With a nasty stroker crank, you'll need to notch many blocks. Not the RHS block - it comes pre-notched, even the sleeve is clearanced.
Feeney explained that the angle of the pushrod was a concern when they were designing the raised camshaft centerline, “We were concerned, especially on a standard deck application, but after extensive analysis we determined that there was only a two degree change in pushrod angle in the worse case scenario.” Feeney added that “the plus side to raising the cam centerline is not only for stroke clearance, but the shorter pushrod is a benefit to adding rigidity to the valve train.”
Briggs also pointed out that using a longer stroke can cause problems on the bottom skirt of the block requiring special oil pans to allow room for the crankshaft swing of the longer stroke. Feeney explained that they were able to “design clearance in the block while utilizing the stock oil pan rails.” According to Feeney, the design for additional clearance required the oil system to be redesigned to a “priority main oiling with an enlarged main oil gallery moved outboard to provide extra clearance.”
Check out the webbing on the RHS block. This is a block designed from day 1 as a serious race block, or for nasty street engines making 1,000-plus HP.
RHS engineers found another area of concern with stock LS Blocks in the form of windage due to the longer stroke in-conjunction-with block skirt. “We increased the bay to bay breathing area over the stock LS and LSX blocks to help improve this,” said Feeney.
RHS LS Aluminum Race Blocks are available in these deck and bore combinations:
Standard Deck, 9.240” Deck, 4.165” Bore (Part #54902)
Standard Deck, 9.240” Deck, 4.160” Bore (Part #54902U)
Standard Deck, 9.240” Deck, 4.125” Bore (Part #54903)
Standard Deck, 9.240” Deck, 4.120” Bore (Part #54903U)
Standard Deck, 9.760” Deck, 4.100” Bore (Part #54904)
Standard Deck, 9.250” Deck, 4.100 Bore (Part #54905)
Summary: Most popular aftermarket aluminum block, with the best reputation for power, durability, and casting precision. Great for a 2,500 hp race engine, or a nasty turbo street motor.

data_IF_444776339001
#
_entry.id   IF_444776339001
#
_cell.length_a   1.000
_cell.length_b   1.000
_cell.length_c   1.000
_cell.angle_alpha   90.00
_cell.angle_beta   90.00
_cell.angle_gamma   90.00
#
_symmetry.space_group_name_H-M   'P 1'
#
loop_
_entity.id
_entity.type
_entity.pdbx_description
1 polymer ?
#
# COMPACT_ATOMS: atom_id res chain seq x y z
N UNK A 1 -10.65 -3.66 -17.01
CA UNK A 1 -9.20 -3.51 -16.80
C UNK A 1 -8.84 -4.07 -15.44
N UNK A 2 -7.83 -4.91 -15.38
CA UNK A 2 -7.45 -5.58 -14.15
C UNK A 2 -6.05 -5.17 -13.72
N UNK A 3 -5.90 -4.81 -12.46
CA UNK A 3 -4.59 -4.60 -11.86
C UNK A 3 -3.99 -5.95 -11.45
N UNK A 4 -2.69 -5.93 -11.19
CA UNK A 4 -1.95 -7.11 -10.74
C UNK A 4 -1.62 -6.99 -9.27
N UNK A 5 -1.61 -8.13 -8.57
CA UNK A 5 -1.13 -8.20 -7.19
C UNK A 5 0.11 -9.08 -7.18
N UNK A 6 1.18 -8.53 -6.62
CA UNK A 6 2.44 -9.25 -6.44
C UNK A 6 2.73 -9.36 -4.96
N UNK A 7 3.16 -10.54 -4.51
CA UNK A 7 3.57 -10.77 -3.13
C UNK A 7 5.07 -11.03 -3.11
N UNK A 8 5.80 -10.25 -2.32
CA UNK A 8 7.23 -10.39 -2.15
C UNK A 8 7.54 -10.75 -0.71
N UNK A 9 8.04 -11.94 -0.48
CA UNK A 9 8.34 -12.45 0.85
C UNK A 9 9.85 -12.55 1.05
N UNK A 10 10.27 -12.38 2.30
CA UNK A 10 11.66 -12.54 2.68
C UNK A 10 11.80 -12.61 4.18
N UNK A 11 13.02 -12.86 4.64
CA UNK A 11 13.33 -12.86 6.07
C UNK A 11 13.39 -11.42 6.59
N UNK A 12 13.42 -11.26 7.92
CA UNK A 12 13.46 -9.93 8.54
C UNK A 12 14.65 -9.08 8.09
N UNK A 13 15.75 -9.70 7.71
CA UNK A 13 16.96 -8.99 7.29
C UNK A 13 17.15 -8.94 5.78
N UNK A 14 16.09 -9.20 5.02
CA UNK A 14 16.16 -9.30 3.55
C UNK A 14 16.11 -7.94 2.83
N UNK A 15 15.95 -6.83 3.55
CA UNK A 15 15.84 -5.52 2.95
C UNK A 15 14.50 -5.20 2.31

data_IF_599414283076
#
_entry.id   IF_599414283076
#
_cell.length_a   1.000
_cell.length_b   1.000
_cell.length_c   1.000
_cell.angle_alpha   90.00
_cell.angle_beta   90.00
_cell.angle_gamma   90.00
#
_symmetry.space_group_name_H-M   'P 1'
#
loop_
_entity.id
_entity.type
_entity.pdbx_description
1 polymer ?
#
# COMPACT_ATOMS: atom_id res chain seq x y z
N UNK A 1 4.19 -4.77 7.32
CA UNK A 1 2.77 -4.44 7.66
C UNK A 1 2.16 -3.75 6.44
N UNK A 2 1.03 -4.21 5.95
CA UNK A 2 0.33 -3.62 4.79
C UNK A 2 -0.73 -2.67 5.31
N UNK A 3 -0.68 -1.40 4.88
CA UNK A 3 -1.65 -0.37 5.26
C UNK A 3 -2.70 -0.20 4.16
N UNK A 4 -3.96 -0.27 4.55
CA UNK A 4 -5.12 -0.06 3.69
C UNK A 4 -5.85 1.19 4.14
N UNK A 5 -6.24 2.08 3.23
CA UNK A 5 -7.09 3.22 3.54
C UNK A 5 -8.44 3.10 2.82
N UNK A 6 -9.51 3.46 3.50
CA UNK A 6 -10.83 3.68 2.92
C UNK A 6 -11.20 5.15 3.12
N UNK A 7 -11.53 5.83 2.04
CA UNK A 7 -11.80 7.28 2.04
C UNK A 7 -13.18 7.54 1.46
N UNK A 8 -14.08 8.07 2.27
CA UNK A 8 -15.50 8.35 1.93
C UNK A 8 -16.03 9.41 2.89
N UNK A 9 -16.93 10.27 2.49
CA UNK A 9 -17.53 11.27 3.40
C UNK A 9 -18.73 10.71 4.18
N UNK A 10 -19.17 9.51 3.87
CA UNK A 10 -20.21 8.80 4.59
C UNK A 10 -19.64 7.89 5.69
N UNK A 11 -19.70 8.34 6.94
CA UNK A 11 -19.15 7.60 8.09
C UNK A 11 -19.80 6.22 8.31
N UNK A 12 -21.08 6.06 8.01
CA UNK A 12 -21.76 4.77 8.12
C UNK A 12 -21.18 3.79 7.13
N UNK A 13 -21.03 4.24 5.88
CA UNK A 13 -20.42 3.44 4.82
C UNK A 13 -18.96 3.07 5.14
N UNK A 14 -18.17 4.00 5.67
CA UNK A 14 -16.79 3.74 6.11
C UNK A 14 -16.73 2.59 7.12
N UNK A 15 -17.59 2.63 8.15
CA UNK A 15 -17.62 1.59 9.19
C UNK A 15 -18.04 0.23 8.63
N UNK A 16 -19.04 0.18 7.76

“World was the first aluminum aftermarket LS block capable of big horsepower,” says Billy Mitchell Jr, Director of Marketing at World Products. While the definition of big horsepower and who was first can be debated over and over again, the fact that World Products is no stranger to GM engines is cannot be questioned. Starting with the venerable small block 350, World Products has focused on manufacturing very effective engine blocks and cylinder heads for GM fanatics.
For the LS fans, World Products Warhawk line of replacement blocks for GM’s LS1, LS7 and C5R engines have been big news for the company. According to Mitchell, the Warhawks are “offered in 9.240″ and 9.800″ deck heights with priority main oiling system.” With bigger horsepower engines, cylinder walls can “balloon out,” especially when there is not enough material to support the cylinder walls under extreme pressure.
“The Warhawk’s water jackets are redesigned from the stock GM design to allow for more aluminum behind the ductile iron sleeves to prevent the cylinders from ballooning out,” Mitchell added, “The ductile iron sleeves are pressed in and are replaceable.” With replaceable cylinder sleeves, it’s possible that a World block can last for several seasons just by replacing the sleeves whenever wear becomes an issue.
Mitchell also explain other differences in the Warhawk block, “The block has two extra head bolt holes per cylinder to help keep the head gaskets from pushing out and the block itself is made out of 357T6 aluminum.”
World Products Warhawk blocks are available in these deck and bore combinations:
9.240” Deck, 3.990” Bore (Part #086505)
9.240” Deck, 4.115” Bore (Part #086515)
9.800” Deck, 4.115” Bore (Part #086525)
Summary: A good option to look into for an affordable block that has a track record in the 6-second zone.
As we have seen above, aftermarket LS blocks can come in practically any deck height or bore size that you could ever want. If something is unavailable off the shelf, then a Dart custom billet block with whatever specification you desire is even available. With this many options, a block can be found that would accommodate a build from street use to all out track use.
Street, strip or marines use, these companies have you covered and based on what we’ve seen, you could even find an LS block capable of powering a rocket ship in sub orbital flight (LS blocks destined for flight outside of the atmosphere require the user to supply oxygen for combustion!). Regardless of the application, there is an aftermarket LS block that will perform beyond expectations and not require you to have a NASA type project budget.
Whatever LS block you choose, it’s certain that you will have a safe flight.